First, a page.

World Aquaculture Society Meetings

EFFECTS OF TEMPERATURE AND DISSOLVED OXYGEN CONCENTRATION ON LIFE HISTORY OF THE FRESHWATER CLADOCERAN Moina macrocopa

C. Kim Wong
 
School of Life Sciences
The Chinese University of Hong Kong, Shatin, Hong Kong
chongkimwong@cuhk.edu.hk

The freshwater cladocerans of the genus Moina live in pools, small ponds and rice paddies, and are resistant to poor water quality, extreme temperatures and hypoxia. The ability of Moina to survive in harsh conditions makes them suitable for use as live food for many species of newly hatched freshwater fish. In some Southeast Asian countries, Moina is mass cultured in shallow ponds fertilized with chicken manure. However, scientific information on the life history of Moina is scarce. This study examines the combined effects of temperature and dissolved oxygen concentration (DO) on the survivorship, growth and reproduction of Moina macrocopa.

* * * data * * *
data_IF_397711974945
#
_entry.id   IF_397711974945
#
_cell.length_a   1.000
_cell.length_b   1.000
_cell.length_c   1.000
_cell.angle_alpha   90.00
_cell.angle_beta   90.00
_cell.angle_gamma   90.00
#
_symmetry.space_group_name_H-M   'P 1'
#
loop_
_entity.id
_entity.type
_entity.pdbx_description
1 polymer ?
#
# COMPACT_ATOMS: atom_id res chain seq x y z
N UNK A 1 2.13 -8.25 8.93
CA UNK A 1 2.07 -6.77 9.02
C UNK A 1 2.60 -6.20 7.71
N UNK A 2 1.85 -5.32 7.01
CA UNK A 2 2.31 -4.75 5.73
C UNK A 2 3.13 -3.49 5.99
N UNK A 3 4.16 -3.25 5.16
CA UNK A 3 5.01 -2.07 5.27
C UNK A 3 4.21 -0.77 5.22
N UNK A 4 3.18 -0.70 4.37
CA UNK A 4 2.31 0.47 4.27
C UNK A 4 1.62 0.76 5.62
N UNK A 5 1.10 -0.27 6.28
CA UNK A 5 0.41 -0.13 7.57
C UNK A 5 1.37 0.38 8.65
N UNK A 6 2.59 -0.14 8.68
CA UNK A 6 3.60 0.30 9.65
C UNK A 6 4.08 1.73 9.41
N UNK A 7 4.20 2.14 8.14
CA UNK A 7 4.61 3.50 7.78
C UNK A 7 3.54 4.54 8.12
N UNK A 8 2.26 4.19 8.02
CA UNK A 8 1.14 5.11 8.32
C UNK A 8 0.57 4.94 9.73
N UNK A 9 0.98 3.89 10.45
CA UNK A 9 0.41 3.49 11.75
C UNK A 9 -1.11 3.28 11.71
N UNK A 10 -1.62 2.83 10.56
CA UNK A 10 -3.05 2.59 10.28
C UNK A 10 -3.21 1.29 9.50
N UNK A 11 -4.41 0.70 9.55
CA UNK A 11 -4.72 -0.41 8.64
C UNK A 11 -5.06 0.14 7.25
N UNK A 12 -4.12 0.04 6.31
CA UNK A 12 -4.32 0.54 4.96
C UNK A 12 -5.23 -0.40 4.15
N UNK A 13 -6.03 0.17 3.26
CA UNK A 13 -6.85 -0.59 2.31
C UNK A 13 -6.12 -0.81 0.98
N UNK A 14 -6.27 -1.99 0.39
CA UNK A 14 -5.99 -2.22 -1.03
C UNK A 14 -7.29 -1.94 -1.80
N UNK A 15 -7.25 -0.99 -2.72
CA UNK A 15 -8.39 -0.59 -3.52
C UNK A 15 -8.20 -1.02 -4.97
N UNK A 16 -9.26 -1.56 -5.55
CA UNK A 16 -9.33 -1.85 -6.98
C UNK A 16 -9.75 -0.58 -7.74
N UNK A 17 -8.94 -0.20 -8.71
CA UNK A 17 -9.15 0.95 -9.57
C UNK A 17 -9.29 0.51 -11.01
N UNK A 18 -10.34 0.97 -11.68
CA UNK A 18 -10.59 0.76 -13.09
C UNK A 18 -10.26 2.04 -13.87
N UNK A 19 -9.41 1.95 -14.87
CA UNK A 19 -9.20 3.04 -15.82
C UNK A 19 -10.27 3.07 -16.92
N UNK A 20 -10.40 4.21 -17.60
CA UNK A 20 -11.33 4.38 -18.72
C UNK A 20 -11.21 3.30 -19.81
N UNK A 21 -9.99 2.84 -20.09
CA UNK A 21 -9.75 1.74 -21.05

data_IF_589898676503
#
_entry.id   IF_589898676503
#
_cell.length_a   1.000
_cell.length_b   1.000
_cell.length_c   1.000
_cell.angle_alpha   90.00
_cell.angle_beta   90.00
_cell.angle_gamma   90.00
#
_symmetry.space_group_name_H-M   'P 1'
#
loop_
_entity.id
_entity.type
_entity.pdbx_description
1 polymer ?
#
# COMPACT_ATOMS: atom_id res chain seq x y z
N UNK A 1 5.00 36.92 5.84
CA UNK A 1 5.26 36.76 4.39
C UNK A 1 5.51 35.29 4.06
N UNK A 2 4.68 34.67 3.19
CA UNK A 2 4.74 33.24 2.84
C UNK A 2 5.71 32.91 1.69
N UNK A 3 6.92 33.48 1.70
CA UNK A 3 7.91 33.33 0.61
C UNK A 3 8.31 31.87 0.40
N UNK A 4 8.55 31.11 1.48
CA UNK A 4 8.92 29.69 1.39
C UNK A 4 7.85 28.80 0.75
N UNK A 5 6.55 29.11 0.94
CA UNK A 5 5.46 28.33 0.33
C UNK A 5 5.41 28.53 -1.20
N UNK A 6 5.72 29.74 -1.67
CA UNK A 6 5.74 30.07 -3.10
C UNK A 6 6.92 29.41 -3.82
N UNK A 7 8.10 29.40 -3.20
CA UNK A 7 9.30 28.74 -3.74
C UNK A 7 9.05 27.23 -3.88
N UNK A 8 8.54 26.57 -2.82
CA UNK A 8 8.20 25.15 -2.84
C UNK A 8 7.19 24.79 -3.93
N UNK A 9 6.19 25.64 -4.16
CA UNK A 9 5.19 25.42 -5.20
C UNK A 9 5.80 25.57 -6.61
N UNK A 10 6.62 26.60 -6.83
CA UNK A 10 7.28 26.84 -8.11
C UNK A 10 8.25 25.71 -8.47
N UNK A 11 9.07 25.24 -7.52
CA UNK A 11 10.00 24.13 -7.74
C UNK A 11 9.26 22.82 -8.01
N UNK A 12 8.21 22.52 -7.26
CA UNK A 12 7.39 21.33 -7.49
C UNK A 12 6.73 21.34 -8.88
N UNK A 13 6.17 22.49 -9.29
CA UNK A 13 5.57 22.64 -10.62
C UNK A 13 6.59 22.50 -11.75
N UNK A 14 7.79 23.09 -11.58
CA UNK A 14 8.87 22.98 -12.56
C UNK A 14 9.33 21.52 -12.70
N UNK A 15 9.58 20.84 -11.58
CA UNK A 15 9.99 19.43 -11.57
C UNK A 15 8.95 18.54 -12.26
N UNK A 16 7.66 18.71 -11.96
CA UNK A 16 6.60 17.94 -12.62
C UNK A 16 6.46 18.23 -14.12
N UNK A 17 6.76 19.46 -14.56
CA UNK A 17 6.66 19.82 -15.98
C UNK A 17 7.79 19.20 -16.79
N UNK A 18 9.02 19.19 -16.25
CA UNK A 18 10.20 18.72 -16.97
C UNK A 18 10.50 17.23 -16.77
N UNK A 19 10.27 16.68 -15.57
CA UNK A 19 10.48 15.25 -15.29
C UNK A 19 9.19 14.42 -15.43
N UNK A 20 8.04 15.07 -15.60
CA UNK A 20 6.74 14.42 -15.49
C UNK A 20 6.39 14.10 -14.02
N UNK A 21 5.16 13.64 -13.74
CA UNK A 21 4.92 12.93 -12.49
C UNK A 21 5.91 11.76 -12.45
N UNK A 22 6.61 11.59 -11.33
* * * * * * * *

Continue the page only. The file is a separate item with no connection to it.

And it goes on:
High temperature reduced the lifespan of M. macrocopa. Average lifespan was ~18.9 days at 18°C, ~ 11 days at 25°C and < 5 days at 35°C. The average number of young per female was much lower at 35°C than at 18 and 25°C, because females produced fewer and much smaller broods during their shorter lifespans at 35°C. M. macrocopa displayed high tolerance to low DO condition. The effects of DO concentration on the life history parameters of M. macrocopa could not be evaluated at 18°C, but lifespan and reproductive performance parameters such as brood size, number of broods produced and number of young produced were not affected by DO concentration at both 25 and 35°C. Results presented here indicate that while M. macrocopa is tolerant to hypoxic conditions, high temperatures commonly encountered in its natural habitats in subtropical Southeast Asia may adversely affect its survivorship and reproductive performance




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